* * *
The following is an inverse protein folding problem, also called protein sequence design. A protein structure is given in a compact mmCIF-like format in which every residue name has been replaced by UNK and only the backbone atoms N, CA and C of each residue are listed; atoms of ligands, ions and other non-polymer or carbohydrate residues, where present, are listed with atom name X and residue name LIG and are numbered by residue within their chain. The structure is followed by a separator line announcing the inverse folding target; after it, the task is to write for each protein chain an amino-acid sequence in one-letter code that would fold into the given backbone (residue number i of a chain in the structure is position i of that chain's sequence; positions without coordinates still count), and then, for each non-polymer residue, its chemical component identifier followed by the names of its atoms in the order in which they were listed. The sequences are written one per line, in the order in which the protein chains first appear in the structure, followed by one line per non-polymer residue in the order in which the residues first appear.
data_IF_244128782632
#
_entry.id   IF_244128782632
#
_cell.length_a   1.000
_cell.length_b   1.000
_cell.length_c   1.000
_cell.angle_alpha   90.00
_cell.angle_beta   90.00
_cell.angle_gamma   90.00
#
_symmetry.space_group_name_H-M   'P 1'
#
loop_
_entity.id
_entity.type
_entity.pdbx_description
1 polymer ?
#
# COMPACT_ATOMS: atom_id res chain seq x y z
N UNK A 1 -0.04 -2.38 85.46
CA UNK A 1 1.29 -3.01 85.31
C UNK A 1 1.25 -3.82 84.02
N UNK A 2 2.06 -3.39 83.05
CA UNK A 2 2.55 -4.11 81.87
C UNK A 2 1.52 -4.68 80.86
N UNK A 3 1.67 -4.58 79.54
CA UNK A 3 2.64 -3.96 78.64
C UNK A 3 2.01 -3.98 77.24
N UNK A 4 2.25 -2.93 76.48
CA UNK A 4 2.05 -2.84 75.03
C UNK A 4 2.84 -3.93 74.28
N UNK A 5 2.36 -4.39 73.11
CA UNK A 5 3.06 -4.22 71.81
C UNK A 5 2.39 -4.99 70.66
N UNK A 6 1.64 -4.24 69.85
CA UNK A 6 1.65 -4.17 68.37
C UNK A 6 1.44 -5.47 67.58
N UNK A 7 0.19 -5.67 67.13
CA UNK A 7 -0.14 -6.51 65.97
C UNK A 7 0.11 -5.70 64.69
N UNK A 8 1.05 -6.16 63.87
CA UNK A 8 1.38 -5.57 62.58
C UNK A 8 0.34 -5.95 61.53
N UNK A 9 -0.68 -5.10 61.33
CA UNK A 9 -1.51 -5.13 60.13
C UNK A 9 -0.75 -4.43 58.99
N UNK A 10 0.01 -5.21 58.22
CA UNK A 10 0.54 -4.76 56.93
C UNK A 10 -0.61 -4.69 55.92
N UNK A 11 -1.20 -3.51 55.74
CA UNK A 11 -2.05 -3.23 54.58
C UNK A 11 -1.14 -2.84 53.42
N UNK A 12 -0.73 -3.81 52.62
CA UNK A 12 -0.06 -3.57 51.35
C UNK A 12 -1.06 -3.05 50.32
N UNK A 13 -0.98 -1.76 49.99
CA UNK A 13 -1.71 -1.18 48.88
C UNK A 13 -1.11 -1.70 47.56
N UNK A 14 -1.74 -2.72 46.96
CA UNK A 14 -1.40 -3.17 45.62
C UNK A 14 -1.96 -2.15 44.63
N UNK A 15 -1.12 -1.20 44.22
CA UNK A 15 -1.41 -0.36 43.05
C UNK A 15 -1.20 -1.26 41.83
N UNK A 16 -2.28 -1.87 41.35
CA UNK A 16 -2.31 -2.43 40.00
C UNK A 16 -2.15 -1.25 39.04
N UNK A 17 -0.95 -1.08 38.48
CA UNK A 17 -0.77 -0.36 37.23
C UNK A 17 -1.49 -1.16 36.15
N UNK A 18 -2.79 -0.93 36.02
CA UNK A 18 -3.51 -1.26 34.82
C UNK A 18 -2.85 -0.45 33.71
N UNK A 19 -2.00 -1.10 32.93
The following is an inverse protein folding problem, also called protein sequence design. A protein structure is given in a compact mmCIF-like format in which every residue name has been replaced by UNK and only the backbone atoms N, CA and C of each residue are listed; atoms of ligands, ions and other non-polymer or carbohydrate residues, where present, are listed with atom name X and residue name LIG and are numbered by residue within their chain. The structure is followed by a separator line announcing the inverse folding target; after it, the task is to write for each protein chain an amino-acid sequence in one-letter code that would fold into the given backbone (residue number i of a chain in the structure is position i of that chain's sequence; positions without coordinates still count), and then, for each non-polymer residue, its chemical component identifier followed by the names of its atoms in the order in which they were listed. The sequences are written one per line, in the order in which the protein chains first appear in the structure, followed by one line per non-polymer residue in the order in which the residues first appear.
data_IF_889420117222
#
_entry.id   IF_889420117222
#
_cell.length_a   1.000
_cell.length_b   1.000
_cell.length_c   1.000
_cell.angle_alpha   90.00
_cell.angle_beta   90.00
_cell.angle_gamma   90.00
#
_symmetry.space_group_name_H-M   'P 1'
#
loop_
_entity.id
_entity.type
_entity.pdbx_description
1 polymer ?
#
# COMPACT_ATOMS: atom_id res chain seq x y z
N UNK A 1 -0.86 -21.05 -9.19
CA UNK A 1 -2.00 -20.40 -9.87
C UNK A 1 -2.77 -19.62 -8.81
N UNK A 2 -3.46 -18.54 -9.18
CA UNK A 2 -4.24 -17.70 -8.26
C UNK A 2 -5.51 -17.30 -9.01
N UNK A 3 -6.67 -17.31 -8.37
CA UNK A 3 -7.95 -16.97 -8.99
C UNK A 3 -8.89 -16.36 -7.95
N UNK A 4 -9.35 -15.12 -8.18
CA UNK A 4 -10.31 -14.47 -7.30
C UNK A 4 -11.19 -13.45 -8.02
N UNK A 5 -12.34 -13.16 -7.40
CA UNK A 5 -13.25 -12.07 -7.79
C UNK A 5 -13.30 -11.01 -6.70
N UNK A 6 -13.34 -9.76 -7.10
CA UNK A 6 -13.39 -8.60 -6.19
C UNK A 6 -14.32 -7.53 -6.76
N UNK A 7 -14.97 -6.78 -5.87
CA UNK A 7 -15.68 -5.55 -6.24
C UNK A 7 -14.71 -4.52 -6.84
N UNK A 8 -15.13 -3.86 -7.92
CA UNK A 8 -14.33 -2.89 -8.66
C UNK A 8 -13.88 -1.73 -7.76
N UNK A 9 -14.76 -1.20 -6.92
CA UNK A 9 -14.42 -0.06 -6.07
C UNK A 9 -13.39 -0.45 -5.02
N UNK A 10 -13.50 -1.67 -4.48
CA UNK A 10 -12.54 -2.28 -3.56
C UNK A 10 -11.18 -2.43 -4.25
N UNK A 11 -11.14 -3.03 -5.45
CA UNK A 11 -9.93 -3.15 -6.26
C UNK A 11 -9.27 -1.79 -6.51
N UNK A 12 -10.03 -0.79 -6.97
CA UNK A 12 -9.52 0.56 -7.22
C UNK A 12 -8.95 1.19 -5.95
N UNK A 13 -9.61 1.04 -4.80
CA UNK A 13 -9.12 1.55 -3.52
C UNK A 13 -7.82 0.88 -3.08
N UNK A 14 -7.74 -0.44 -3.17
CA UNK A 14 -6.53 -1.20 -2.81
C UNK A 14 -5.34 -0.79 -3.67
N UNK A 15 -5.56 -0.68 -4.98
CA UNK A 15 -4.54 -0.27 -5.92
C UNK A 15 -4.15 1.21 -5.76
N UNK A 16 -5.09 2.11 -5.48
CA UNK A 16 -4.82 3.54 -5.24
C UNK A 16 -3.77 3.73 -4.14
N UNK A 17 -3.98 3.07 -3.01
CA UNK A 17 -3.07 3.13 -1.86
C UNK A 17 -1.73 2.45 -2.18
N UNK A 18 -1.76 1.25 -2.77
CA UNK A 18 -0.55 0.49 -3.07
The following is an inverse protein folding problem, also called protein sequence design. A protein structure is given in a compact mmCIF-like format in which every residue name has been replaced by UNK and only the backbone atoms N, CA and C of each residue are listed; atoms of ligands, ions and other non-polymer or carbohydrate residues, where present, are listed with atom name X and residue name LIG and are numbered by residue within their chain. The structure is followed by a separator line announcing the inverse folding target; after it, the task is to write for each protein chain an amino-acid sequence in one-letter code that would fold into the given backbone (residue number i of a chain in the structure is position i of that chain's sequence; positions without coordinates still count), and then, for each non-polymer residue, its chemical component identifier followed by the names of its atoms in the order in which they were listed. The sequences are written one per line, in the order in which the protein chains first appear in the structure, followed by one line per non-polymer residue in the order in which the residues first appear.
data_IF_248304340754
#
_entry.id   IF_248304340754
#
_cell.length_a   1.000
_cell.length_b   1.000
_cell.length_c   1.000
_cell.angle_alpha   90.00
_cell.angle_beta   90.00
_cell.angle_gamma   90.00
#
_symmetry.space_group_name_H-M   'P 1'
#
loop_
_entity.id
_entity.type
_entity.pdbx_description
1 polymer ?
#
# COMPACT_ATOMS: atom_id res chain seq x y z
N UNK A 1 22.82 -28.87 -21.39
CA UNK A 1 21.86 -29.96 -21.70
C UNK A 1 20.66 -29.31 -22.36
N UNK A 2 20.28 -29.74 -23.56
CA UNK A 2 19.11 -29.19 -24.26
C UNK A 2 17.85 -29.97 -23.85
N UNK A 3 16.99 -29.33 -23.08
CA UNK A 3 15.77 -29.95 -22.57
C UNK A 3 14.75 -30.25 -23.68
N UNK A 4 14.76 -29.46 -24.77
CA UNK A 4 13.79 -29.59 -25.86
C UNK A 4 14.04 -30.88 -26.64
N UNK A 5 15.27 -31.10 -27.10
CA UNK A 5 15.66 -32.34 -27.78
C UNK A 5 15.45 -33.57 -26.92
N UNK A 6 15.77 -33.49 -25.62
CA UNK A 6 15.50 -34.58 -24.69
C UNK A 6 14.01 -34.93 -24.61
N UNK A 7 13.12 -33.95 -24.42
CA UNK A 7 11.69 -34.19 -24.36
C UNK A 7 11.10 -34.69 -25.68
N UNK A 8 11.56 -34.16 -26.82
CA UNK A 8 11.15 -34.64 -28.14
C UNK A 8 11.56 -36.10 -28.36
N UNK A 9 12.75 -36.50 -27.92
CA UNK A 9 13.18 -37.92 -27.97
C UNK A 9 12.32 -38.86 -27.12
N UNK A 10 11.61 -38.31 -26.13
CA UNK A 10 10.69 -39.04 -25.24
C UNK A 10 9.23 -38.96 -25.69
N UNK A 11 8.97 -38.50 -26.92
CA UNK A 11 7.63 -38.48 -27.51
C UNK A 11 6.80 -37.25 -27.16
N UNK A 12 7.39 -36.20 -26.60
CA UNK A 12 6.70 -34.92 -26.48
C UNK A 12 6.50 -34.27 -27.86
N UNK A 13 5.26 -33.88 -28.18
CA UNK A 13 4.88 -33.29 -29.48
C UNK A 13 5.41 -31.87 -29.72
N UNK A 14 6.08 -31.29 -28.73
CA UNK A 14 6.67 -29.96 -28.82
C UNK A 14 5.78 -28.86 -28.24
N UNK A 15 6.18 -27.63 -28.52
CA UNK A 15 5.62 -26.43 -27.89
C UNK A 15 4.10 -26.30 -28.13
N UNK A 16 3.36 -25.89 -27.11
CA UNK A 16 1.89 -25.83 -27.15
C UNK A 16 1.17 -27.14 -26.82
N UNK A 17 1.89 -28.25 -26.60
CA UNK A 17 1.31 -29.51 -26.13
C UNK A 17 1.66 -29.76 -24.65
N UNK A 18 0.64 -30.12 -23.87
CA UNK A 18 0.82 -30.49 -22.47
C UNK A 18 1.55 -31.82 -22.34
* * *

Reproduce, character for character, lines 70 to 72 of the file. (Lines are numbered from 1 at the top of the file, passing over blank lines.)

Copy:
N UNK A 17 -0.95 -1.08 38.48
CA UNK A 17 -0.77 -0.36 37.23
C UNK A 17 -1.49 -1.16 36.15